Japanese Fashion Subcultures

Japanese Fashion Subcultute

On a brisk weekend morning in Japan (most likely Harajuku, Tokyo’s busiest district), a young woman is getting ready to head out. She places a “decora” style powder pink clip across her bangs. The clip is adorned with a plastic ribbon, and is one of at least 10-15 other accessories in her hair. She pulls up her multi-coloured stockings, fluffs out her polka dotted skirt and adjusts her pigtails before walking out the door. Just down the street, a rockabilly couple gears up in thick leather jackets and generously gelled hair. Street style is in full force. In this post, we’re chronicling 10 of Japan’s most fascinating subcultures and the fashions they use to express themselves.

Ganguro – It’s important to note the constant evolution of Japanese street style subcultures. At their peak, certain styles might have been everywhere. Over time they fade away and are replaced with new trends. Such is the case with the ganguro style. While ganguro can still be found on the streets of Japan, it is very rare to see it in its once iconic form. Ganguro style is characterised by a heavy artificial tan, bleach-blonde locks, and dramatic use of white eyeshadow. Ganguro style for women is often compared to the “guidette” style of the United States. In Japan, many citizens are moving away from the kitsch of ganguro, although the style can still be found on hostesses at specialty cafés.

Gyaruo – If we’re going to mention ganguro, we have to mention gyaruo! Gyaruo is ganguro’s male counterpart. The “Guido” of Japan, these guys are famous for their teased hair, spiky bangs, and tight jeans.

Sweet Lolita – The Lolita style of dress is one of the most notable and iconic fashion subcultures in Japan. “Lolita” in Japan refers to promiscuous pre-teens, and the innocence and playfulness of this idea heavily play into the Lolita style of dress. Lolita dress is intricate, layered, and delicate. And it can get expensive too! These Victorian inspired getups can cost hundreds of pounds. For now, it doesn’t look like Lolita style is going anywhere. However, there is not just one kind of Lolita! While the Sweet Lolita is usually worn in white or pastel shades, another kind of Lolita is just as popular.

Punk/Goth Lolita – This style is almost the same as the traditional Lolita, but with a twist. The combination of a moody, gothic edge and the traditional frill of Lolita dress marks this subculture uniquely. Punk and Goth Lolitas edit the traditional style to fit their personality and interests, collecting from several brands to compose a full look. Goth Lolitas can often be found strolling the streets of Harajuku with black umbrellas in hand.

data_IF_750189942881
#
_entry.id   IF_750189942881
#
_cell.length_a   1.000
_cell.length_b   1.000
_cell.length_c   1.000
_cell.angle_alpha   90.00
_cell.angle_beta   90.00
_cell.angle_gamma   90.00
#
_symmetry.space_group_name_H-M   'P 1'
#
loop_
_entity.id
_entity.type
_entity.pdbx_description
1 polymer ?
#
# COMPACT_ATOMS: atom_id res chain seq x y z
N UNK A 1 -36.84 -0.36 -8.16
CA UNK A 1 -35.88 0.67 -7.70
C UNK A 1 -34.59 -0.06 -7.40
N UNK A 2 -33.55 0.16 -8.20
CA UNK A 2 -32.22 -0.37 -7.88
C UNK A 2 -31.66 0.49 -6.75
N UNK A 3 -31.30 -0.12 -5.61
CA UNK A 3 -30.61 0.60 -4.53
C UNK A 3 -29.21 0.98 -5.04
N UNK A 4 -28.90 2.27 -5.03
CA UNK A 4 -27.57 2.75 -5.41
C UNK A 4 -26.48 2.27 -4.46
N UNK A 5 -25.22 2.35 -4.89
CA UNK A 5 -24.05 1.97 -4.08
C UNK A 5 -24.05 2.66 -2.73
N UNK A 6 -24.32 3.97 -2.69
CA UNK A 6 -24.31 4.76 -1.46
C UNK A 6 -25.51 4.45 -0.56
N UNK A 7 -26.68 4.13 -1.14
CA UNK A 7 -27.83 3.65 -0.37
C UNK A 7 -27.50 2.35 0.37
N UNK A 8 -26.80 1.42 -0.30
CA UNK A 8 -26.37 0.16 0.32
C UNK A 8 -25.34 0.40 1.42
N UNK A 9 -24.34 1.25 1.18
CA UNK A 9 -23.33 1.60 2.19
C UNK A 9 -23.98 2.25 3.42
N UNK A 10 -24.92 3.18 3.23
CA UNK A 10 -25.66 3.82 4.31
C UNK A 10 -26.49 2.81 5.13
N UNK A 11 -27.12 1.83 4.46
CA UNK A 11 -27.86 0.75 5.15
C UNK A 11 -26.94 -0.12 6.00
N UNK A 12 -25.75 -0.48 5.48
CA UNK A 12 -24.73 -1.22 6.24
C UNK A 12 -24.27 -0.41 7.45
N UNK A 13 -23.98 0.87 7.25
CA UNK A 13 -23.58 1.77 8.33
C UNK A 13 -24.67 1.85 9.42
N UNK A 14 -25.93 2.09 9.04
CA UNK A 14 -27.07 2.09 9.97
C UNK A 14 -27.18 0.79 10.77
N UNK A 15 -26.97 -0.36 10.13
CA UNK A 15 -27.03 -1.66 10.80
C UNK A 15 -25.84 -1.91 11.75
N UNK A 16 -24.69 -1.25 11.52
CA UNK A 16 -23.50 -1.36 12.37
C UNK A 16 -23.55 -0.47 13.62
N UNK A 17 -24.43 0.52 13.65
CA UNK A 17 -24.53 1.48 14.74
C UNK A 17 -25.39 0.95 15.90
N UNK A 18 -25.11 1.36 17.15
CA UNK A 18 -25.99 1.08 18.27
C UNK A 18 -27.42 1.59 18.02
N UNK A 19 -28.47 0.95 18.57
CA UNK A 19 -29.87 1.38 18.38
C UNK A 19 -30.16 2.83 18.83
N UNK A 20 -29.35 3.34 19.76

Wa Lolita – Another Lolita is the Wa Lolita style. The Wa Lolita subculture is interesting in the sense that it is unique and true to Japan. Traditional Japanese clothing and accessories are combined with Lolita wear to portray a classic look with the famous silhouette one can only get with Lolita dress. This is done by layering kimonos over petticoats and often incorporating symbols like the kanzashi flower into the outfits.

Fairy Kei – The Fairy Kei subculture praises all things pastel. Especially if it comes from the 80s. Fairy Kei clothes are the cutest blasts from the past. You can find characters like My Little Ponies, Strawberry Shortcake, and Care Bears plastered on baby pink sweaters. Wigs and dyes are often used to add a pastel flair to one’s hair.

Visual Kei – One of Japan’s edgiest and most rebellious subcultures is that of visual kei. This style began when Japanese metal bands were on the rise in the mid-80s, taking inspiration from the bands’ outfits and lyrics. The term “visual kei” actually comes from famous metal band X Japan’s “visual shock” slogan, and began to catch on in the early 90s. Visual Kei is still widely popular today, especially with the resurgence of underground music in the early 2000s. Spiky hair, studded leather, and stark contrasts of colour are just a few of visual kei’s most remarkable features.

Kireime KeiKireime Kei is very much the opposite of most of the subcultures we’ve discussed today! Kireime Kei praises simplicity and minimalism. This style is mostly worn by men and is composed of preppy and conservative looks. While kireime kei isn’t about standing out, it isn’t drab in the slightest. These guys are tailored to a T and approachable as can be.

Rockabilly – Rockabilly dress is a unique and exciting subculture in Japan. Taking inspiration straight from 1950’s American rebels, Rockabilly dressers aspire to depict the perfect image of a greaser. Every Sunday, these leather-clad cosplayers gather at locations like Yoyogi Park and dance, ride motorcycles, and even reenact scenes from Grease!

Decora – Rounding out our list is one of Japan’s sweetest and most kawaii subcultures: decora. The name of the style says it all: decoration. Fans of decora style relentlessly shop for the cutest clips, pins, hats, and bows because that’s what it’s all about! Decora style has a simple and colourful base, normally a fluffy skirt and a ruffled blouse or even a pastel t-shirt. Then, accessories are piled on so vigorously they compose most of the outfit!